Cork Station

The name Cork Station showed up on a obscure map in an obscure book about the Civil War history of Florida [1].  Most people reading the book would not have thought a second moment about the place, which would be obscure even to most residents of the Tampa Bay area.  I am not most people–Cork Station happens to be where I grew up as a child from the age of 3 to 14.  I went to school at Cork Elementary School, originally founded in 1867 (just after the Civil War) almost twenty years before the railroad arrived and Plant City was founded.  Unlike the vast majority of people who would look at that map, I not only recognized Cork Station, but I knew it well.

Why do I mention this?  I am a historian, with special interests in the 19th century and the American Civil War.  Additionally, I am someone who grew up in an obscure country area that has a long history that is nearly entirely unknown, even by reasonably longtime residents (my family included–which has lived there since the mid 1960’s).  What was it that led Cork Station to appear on a civil war map involving cattle drives and Union efforts to stop them?  What historical documents show the early history of the exurban area where I grew up, rode bikes, fought bullies, and read endless books about the Civil War, none of which talked about the area where I lived.

I can understand why few would know or care about Cork Station.  If they only saw it as a little spot on a map in a book, they would think nothing of it before merely noting its presence and moving on.  They have not grown up among its strawberry fields and country roads, seeing the clash of the old agricultural Central Florida with the new suburban subdivisions filled with people who know and care nothing about history.  They have not seen the mixture of clever Yankees, crusty unreconstructed Confederates, yuppie suburbanites, and Mexican-American farm laborers that fills the area.  It’s an odd area, to be sure, but it is one I know well from its feed supply stores and butcher shops to its farms and Baptist churches.  In its school I competed in chess tournaments and spelling bees and math and science fairs (even landing my name on plaque in the school).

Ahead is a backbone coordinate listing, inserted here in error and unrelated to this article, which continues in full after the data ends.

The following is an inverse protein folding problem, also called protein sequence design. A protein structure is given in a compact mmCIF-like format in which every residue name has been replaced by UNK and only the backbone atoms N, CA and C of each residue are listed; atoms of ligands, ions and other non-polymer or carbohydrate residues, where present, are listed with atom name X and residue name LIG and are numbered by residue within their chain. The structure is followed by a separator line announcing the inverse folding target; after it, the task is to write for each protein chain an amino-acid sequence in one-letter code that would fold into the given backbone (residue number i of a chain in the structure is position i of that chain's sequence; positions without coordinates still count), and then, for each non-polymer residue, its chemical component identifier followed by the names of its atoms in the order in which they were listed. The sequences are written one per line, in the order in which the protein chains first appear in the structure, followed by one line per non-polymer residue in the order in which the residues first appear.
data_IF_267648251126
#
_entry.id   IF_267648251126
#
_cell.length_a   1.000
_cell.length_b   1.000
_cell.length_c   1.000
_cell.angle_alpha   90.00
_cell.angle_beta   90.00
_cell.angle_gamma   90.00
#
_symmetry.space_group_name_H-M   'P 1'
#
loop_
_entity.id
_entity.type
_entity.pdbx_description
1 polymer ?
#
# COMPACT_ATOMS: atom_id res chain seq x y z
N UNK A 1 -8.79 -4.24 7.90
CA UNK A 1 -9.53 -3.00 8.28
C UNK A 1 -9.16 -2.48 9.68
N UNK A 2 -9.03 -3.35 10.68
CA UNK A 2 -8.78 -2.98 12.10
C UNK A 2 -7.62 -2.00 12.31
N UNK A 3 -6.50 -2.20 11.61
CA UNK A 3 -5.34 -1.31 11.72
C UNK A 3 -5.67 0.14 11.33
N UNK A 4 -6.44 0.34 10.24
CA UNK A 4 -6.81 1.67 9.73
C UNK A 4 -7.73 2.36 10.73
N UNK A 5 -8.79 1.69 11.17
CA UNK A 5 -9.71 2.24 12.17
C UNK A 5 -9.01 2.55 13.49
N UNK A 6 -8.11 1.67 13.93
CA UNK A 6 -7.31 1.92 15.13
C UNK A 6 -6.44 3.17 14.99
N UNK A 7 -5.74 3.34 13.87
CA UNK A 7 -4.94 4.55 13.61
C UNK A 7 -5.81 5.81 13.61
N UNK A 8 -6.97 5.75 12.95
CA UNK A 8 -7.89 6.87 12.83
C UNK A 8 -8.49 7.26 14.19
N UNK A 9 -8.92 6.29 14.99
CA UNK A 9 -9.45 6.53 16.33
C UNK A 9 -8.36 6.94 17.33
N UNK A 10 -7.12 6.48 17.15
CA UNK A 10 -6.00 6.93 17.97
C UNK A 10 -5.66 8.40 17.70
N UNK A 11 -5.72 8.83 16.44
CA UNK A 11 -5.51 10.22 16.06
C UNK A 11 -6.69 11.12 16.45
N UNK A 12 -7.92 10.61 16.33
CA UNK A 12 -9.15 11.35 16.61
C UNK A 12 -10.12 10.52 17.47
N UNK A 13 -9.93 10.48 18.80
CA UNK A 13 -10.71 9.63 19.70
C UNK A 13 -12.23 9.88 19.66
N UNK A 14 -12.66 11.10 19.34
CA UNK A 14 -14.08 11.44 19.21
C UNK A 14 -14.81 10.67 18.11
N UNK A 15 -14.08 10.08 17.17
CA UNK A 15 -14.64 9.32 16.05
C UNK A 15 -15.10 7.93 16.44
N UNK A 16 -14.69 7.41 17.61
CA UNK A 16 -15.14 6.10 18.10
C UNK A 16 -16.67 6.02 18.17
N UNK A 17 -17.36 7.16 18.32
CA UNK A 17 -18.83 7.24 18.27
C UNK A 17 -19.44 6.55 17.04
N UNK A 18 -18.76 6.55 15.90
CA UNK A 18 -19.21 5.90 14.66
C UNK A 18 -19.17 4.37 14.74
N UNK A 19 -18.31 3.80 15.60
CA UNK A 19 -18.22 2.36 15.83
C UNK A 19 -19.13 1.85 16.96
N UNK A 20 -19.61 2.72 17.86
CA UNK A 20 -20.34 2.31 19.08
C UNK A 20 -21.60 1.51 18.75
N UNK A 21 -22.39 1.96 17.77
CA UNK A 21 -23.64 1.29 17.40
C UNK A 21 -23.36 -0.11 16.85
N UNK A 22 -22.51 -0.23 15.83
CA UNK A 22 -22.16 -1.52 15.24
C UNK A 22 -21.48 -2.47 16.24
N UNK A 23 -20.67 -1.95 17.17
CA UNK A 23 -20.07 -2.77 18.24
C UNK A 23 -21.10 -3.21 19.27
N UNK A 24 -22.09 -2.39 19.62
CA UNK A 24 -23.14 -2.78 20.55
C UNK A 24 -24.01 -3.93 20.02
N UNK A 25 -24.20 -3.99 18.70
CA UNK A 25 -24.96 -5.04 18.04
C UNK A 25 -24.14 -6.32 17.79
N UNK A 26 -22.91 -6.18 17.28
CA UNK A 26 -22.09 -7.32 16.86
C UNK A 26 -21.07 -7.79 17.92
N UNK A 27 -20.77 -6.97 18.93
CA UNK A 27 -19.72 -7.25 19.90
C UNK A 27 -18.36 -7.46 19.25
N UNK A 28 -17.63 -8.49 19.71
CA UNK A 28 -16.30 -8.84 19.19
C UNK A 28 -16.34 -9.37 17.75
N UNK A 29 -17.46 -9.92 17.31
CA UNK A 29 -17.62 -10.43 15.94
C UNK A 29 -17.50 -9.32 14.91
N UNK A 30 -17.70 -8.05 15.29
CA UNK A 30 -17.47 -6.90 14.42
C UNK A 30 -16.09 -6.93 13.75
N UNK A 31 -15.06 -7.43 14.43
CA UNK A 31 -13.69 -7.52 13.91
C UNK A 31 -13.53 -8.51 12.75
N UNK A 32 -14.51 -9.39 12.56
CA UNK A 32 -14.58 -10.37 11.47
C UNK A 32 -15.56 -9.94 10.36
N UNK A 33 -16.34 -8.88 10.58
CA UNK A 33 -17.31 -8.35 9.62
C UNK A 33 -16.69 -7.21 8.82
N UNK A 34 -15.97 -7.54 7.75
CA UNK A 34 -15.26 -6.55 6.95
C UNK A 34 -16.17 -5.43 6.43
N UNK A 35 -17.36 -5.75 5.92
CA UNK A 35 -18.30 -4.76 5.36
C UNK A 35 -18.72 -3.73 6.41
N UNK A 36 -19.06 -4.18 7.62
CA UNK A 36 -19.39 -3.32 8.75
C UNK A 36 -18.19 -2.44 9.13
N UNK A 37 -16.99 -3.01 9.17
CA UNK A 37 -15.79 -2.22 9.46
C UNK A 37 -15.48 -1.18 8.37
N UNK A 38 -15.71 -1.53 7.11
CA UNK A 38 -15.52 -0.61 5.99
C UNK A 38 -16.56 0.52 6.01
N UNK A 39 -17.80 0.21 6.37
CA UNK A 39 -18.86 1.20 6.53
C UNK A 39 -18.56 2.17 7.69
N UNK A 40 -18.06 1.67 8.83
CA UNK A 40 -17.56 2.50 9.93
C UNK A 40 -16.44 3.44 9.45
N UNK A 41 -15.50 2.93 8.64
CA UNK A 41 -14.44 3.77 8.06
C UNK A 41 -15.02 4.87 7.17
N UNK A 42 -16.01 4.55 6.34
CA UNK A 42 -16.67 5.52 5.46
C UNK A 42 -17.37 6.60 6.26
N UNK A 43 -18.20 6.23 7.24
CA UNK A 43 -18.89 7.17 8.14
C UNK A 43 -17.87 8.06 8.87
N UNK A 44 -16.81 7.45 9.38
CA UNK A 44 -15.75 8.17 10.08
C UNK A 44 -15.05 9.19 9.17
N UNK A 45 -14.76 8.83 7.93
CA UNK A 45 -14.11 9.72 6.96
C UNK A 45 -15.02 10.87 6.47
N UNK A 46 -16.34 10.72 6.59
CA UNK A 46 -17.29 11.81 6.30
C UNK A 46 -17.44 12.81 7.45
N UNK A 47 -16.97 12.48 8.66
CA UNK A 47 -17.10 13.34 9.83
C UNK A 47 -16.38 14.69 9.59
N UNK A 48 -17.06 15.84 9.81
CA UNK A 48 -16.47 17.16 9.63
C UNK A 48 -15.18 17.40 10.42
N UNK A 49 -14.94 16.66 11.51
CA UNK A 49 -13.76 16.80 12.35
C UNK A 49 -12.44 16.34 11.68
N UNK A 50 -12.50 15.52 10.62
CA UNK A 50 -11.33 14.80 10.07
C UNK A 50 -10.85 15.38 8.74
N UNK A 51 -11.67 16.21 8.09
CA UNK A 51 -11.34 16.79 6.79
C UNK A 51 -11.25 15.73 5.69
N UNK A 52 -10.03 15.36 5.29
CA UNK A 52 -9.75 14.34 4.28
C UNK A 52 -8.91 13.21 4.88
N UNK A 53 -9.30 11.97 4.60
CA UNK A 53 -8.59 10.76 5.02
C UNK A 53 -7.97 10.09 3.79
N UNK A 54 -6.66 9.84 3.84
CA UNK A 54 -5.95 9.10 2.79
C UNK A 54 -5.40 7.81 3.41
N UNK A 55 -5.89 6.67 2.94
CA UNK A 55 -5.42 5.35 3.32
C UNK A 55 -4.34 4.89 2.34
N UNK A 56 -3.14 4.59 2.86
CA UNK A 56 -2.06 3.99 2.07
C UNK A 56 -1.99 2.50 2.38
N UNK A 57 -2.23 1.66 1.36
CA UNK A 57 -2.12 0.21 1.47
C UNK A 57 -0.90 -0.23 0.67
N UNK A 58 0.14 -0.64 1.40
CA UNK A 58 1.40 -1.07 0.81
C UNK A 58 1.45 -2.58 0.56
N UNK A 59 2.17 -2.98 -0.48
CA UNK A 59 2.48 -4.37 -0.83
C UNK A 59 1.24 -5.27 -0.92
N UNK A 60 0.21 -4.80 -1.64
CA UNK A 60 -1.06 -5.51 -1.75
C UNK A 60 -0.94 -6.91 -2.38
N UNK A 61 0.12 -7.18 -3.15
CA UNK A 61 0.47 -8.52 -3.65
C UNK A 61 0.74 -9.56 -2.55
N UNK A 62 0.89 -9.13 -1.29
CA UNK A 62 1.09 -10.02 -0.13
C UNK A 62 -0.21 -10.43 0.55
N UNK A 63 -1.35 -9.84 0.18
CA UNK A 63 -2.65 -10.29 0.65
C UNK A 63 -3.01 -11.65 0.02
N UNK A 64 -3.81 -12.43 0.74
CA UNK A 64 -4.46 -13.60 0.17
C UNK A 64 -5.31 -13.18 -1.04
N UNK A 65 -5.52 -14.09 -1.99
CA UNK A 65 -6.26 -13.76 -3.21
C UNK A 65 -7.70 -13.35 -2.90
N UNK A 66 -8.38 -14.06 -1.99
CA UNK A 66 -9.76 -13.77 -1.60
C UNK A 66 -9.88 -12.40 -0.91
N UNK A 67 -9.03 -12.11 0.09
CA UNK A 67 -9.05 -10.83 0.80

Cork Station has a largely forgotten history, but since it involves the Civil War and Reconstruction, it is bound to be an interesting history, if any information about it could be located (sadly, Central Florida as a whole is a place that is strangely forgetful of history, lax in preserving fortresses and battlefields and the other awe-inspiring remnants of history that make young men and women proud to be from somewhere important and noteworthy) [2].  The cattle from Florida’s nearly forgotten cowboy country in the area is what fed Confederate troops in Virginia for most of the war, but Florida still languishes as a nearly completely forgotten outpost of ferocious conflict between whites and blacks, planters and yeomen, and rebels and unionists from the local population.

And yet the area is where I grew up from a young child to a teenager, its conflicts still existed in the seething hostility of the young people to proud Northerners like myself, young people who without fully knowing why participated in “coon-hunting” expeditions in the black part of town, or flied Confederate battle flags, or threw beer bottles in the ditch after partying on Saturday nights.  Hopefully something remains of the history there to be understood and brought to a wider audience.  Why an obscure area in West Central Florida would have the name of an Irish port town, and why its history (and almost its name) have been obliterated in local history, is a mystery worth solving.  To understand ourselves, we must understand where we came from [3].  To forget our past is to lose a part of our own identity.  Surely someone must recognize that–and those who treasure and seek to preserve the memory of history elsewhere cannot help but start with their own history and their own lives.  For we are all truly a part of things much greater and much more complicated than our lives alone.

[1] https://edgeinducedcohesion.wordpress.com/2011/02/18/book-review-blockaders-refugees-contrabands/

[2] https://edgeinducedcohesion.wordpress.com/2010/12/15/history-and-memory/

[3] To find out more about what I think about where I come from in Cork, see the story in footnote 3 of the following link:

https://edgeinducedcohesion.wordpress.com/2011/03/13/luke-10-34-42-the-sons-of-martha/

About nathanalbright

I'm a person with diverse interests who loves to read. If you want to know something about me, just ask.
This entry was posted in American Civil War, American History, History, Military History, Musings and tagged , , . Bookmark the permalink.

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